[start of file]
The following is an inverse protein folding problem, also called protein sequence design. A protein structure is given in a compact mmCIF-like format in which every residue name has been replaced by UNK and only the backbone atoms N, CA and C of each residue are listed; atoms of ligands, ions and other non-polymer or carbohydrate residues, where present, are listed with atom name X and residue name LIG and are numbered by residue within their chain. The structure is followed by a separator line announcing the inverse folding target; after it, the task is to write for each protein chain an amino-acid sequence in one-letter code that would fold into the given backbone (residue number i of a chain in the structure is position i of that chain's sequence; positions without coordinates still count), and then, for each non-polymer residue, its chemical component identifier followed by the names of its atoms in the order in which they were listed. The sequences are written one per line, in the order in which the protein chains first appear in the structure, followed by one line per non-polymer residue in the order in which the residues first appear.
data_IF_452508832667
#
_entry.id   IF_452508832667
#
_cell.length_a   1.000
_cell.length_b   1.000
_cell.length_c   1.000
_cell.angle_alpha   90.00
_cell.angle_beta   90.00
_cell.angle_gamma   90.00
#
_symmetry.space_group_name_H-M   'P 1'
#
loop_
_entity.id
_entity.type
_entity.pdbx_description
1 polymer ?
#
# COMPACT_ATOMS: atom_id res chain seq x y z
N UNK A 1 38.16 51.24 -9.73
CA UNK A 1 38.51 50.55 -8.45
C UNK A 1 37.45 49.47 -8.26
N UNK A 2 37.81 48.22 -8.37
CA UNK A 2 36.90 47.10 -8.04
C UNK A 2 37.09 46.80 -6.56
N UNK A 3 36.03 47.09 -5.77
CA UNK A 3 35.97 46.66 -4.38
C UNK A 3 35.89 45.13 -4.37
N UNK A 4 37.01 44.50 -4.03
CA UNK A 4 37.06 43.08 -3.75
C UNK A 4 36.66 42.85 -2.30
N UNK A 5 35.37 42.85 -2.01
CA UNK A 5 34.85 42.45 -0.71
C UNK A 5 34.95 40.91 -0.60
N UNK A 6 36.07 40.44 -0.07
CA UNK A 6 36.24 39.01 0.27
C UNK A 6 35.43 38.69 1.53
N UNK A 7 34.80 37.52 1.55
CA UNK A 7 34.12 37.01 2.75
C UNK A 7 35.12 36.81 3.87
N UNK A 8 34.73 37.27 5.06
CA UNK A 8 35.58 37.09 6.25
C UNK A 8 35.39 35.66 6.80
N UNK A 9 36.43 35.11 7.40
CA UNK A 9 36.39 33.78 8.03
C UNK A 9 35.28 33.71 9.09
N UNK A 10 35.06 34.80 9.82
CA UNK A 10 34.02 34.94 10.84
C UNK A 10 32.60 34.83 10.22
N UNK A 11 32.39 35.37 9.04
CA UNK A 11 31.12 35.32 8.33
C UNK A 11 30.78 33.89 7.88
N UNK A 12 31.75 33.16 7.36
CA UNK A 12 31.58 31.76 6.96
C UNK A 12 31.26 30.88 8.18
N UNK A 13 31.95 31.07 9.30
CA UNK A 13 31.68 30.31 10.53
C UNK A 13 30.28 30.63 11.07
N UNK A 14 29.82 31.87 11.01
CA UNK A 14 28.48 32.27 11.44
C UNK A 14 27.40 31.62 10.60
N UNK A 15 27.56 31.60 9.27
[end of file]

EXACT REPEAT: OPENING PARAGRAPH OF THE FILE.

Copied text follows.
The following is an inverse protein folding problem, also called protein sequence design. A protein structure is given in a compact mmCIF-like format in which every residue name has been replaced by UNK and only the backbone atoms N, CA and C of each residue are listed; atoms of ligands, ions and other non-polymer or carbohydrate residues, where present, are listed with atom name X and residue name LIG and are numbered by residue within their chain. The structure is followed by a separator line announcing the inverse folding target; after it, the task is to write for each protein chain an amino-acid sequence in one-letter code that would fold into the given backbone (residue number i of a chain in the structure is position i of that chain's sequence; positions without coordinates still count), and then, for each non-polymer residue, its chemical component identifier followed by the names of its atoms in the order in which they were listed. The sequences are written one per line, in the order in which the protein chains first appear in the structure, followed by one line per non-polymer residue in the order in which the residues first appear.